Intended for healthcare professionals

Authors' reply to Dr Anand, Re: Is Mycobacterium tuberculosis infection life long?

Dr. Anand is correct that Mycobacterium tuberculosis infection can lead to progression of disease. In those who don’t progress to disease, the granulomas in the lung, lymph nodes, or both sites become calcified. Several phthisiologists in the early to mid-20th century performed microbiologic studies of these calcified granulomas in people who had died to determine whether they contained viable M. tuberculosis using guinea pig inoculation, a very sensitive method of detecting live M. tuberculosis. The conclusion from these studies was that calcified lesions very rarely contained live bacteria. Canetti reviewed these studies, including his own monumental study (1), in a paper that discusses whether exogenous reinfection or endogenous relapse were responsible for TB in those remotely infected with TB who develop TB years later (2). He says: “It follows that in the very great majority of subjects who have had the usual latent primary infection for more than five years, 'there is not even the possibility of a reactivation of the primary foci'.” [single quotes are Canetti’s].

It is also correct that M. tuberculosis infection is often, though not always, accompanied by immunoreactivity to M. tuberculosis antigens as measured by skin testing, or more recently by interferon-gamma release assays. We digress here to mention that fundamental studies of TB immunoreactivity and preventive treatment of TB infection were conducted by sometimes forgotten women scientists, including Shirly Ferebee and Florence Seibert, who conducted clinical trials and developed the standardized purified protein derivative of tuberculin (“PPD-S”) used in skin testing, respectively (3, 4). Ferebee and others cited in our paper showed that tuberculin reactivity was simply indicative of past infection and that a positive test could persist for many years even after the use of preventive TB therapy. More recently, this has also been shown to be the case with interferon-gamma release assays in people treated for either active TB, or asymptomatic M. tuberculosis infection in recent TB contacts, where the reversion rates are unaffected by effective chemotherapy (5-7). We further show in our paper that a positive test is rarely indicative of persistent infection.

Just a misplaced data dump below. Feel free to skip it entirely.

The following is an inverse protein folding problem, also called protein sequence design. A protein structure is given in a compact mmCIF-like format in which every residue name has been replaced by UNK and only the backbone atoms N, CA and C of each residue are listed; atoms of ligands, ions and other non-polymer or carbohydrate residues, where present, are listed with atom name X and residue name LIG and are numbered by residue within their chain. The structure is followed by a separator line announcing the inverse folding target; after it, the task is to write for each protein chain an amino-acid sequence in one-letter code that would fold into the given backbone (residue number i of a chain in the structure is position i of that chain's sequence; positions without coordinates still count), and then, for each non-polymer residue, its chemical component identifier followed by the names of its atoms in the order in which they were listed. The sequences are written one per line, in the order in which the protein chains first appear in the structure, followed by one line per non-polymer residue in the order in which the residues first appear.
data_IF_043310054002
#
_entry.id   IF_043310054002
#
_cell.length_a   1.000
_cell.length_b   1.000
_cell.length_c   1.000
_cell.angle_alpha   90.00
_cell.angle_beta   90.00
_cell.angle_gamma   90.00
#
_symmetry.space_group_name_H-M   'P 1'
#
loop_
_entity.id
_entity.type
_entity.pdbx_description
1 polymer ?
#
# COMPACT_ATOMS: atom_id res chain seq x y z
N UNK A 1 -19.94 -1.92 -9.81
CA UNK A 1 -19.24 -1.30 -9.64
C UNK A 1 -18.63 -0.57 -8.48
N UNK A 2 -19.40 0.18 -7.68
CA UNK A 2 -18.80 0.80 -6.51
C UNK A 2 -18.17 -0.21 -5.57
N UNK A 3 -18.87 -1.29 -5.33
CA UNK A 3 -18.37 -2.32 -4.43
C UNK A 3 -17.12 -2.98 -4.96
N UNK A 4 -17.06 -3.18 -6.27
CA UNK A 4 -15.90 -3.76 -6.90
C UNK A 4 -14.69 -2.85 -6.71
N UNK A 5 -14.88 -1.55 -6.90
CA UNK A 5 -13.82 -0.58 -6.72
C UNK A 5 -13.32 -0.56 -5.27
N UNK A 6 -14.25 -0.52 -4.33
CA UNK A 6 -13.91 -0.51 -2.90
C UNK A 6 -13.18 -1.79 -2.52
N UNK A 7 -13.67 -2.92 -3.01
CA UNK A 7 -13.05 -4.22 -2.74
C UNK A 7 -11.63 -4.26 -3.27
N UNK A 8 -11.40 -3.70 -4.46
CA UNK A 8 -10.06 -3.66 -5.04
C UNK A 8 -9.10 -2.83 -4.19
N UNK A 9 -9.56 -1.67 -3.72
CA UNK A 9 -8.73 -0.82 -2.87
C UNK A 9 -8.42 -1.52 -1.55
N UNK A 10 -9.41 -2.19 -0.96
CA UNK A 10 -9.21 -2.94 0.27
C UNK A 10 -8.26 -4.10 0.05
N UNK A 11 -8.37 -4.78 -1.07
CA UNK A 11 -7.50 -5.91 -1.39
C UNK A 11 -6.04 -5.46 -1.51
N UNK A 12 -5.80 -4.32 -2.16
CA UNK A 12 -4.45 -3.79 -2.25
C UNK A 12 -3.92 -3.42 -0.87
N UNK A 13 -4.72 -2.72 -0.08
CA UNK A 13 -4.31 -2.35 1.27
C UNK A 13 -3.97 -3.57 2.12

Most people, including us, thought that M. tuberculosis infection was life-long and that only a robust host immune system kept that in check. However, the analyses we present in this paper suggest instead that this concept is invalid in the vast majority of people who have been infected, and that our prior beliefs were incorrect.

1. Canetti G. The tubercle bacillus in the pulmonary lesion of man. Histobacteriology and its bearing on the therapy of pulmonary tuberculosis. New York, NY: Springer; 1955. 249 p.
2. Canetti G. Endogenous reactivation and exogenous reinfection: their relative importance with regard to the development of non-primary tuberculosis. Bull Int Union Tuberc. 1972;47:116-34.
3. Ferebee SH. Controlled chemoprophylaxis trials in tuberculosis. A general review. Advances in Tuberculosis Research. 1970;17:28-106.
4. Seibert FB. The chemistry of the proteins of the acid-fast bacilli. Bacteriol Rev. 1941;5(1):69-95.
5. Adetifa IM, Ota MO, Jeffries DJ, Lugos MD, Hammond AS, Battersby NJ, et al. Interferon-gamma ELISPOT as a biomarker of treatment efficacy in latent tuberculosis infection: a clinical trial. Am J Respir Crit Care Med. 2013;187(4):439-45.
6. Clifford V, He Y, Zufferey C, Connell T, Curtis N. Interferon gamma release assays for monitoring the response to treatment for tuberculosis: A systematic review. Tuberculosis (Edinb). 2015;95(6):639-50.
7. Denkinger CM, Pai M, Patel M, Menzies D. Gamma interferon release assay for monitoring of treatment response for active tuberculosis: an explosion in the spaghetti factory. J Clin Microbiol. 2013;51(2):607-10.

Competing interests: No competing interests

08 November 2019
Paul H Edelstein
physician, microbiologist
Behr, Marcel A.; Ramakrishnan Lalita
Perelman School of Medicine, University of Pennsylvania; Department of Medicine, University of Cambridge
Dept of Pathology and Laboratory Medicine, Hospital of the University of Pennsylvania, Philadelphia, PA, USA